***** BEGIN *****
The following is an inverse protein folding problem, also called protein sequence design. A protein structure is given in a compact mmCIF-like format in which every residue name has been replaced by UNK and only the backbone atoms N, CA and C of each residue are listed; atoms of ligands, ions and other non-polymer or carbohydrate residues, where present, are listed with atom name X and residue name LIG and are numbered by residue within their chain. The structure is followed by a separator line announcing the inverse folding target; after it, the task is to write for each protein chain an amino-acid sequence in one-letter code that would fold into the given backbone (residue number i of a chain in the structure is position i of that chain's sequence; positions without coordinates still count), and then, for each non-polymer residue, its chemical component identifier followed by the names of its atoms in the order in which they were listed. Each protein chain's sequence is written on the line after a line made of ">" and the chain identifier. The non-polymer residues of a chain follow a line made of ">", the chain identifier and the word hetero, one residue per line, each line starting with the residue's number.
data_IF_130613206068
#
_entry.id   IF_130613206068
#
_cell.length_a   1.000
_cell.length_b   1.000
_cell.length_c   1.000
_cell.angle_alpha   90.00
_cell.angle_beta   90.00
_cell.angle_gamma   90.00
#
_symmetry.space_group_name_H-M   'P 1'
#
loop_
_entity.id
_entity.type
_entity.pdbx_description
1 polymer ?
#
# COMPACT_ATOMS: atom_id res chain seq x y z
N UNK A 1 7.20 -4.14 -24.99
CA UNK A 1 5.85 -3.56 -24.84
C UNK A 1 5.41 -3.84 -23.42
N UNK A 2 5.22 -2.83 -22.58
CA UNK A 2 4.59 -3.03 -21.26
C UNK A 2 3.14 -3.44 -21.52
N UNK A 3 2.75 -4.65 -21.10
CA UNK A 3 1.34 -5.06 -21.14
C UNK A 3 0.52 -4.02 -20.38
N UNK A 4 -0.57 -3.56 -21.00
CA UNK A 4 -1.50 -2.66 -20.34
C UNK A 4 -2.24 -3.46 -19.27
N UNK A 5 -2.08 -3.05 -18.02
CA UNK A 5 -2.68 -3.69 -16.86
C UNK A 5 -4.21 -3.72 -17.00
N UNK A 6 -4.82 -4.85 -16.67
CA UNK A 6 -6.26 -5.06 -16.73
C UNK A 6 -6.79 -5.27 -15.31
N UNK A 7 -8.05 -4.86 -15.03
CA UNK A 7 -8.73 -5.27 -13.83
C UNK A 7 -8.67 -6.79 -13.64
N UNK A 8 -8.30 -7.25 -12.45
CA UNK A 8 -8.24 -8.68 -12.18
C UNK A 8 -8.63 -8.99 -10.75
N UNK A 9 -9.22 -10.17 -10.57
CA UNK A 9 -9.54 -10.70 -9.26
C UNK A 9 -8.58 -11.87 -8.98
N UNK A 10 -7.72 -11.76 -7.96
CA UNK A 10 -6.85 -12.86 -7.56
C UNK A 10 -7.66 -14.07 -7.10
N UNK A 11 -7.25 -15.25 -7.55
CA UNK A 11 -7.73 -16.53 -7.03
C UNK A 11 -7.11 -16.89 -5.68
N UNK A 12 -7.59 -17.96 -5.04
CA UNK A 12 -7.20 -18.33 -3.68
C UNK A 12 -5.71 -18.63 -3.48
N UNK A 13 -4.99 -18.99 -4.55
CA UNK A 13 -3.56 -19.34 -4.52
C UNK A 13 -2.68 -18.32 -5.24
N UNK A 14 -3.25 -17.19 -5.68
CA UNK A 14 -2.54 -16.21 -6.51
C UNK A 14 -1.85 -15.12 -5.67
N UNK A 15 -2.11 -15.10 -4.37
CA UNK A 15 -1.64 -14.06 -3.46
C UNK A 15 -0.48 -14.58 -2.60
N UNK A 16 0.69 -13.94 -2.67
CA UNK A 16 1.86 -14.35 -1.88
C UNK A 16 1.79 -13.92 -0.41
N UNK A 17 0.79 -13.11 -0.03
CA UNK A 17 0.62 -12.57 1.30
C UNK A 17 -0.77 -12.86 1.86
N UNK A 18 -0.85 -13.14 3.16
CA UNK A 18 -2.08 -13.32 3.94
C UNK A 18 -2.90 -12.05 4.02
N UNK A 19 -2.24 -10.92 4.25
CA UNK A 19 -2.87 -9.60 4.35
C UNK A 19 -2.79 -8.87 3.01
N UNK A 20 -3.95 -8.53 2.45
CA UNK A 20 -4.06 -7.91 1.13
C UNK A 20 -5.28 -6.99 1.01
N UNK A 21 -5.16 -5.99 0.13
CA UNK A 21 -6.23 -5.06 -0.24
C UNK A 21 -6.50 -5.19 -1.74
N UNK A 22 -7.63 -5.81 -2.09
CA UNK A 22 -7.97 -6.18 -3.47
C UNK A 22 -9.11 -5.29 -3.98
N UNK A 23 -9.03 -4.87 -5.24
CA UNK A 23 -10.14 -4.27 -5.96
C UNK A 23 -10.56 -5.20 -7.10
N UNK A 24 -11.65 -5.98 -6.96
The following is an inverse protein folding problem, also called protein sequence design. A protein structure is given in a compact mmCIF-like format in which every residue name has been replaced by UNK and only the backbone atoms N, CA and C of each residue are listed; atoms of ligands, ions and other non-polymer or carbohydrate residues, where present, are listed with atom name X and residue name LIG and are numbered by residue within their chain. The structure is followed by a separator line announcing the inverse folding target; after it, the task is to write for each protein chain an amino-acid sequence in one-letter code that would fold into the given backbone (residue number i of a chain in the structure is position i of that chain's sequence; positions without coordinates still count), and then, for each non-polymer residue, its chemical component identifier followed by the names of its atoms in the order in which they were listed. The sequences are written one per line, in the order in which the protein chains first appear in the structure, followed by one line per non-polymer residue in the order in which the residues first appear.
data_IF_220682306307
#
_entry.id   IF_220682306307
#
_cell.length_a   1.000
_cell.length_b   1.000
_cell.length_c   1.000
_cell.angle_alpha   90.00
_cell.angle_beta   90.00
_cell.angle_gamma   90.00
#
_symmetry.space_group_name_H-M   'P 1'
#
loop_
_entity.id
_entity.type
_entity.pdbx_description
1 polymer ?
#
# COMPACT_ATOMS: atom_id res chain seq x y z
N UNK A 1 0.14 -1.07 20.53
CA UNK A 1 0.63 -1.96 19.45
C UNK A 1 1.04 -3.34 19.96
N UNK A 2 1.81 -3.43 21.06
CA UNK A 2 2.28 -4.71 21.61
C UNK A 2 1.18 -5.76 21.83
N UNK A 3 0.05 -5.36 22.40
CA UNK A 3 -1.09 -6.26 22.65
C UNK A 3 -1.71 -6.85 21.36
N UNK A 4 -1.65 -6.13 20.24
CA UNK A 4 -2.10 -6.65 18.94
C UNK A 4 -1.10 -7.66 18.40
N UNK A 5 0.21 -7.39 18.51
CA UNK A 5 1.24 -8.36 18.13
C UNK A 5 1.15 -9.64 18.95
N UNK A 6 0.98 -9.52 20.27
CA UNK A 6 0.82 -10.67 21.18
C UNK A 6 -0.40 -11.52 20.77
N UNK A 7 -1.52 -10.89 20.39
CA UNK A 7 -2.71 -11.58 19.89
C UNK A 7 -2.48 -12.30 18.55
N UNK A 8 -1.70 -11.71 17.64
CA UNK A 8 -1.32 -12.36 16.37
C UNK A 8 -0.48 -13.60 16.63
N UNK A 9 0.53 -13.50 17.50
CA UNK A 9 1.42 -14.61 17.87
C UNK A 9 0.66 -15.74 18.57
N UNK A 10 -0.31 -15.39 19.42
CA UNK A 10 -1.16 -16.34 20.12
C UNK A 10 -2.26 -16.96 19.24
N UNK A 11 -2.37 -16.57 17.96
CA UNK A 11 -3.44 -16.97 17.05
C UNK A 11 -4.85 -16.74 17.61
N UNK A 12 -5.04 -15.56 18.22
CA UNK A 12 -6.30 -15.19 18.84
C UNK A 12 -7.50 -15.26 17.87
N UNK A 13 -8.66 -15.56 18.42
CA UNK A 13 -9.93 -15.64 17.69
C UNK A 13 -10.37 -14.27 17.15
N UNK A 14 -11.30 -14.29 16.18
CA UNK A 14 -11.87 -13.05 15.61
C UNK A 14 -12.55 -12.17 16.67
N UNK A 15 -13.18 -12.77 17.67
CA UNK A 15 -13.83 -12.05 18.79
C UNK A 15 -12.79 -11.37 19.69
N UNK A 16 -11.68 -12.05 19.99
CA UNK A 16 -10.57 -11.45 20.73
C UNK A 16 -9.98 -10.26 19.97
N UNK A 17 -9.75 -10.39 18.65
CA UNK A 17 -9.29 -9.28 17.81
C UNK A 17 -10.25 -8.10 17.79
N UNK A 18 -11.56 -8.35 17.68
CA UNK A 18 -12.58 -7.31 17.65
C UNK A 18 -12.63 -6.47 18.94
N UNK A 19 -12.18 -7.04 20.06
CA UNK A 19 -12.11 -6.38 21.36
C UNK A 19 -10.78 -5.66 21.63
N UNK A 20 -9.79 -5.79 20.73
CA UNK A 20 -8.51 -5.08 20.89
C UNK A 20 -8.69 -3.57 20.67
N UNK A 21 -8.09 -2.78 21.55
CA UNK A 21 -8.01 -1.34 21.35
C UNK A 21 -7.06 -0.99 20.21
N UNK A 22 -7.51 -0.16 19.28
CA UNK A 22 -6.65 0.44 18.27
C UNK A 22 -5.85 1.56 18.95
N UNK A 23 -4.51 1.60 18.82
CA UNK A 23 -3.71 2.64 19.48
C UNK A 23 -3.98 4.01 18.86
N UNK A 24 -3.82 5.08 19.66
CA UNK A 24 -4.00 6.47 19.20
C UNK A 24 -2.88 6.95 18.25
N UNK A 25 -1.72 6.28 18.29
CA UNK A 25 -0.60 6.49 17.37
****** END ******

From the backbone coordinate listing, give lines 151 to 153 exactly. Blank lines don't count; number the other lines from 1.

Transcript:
C UNK A 13 -10.37 -14.27 17.15
N UNK A 14 -11.30 -14.29 16.18
CA UNK A 14 -11.87 -13.05 15.61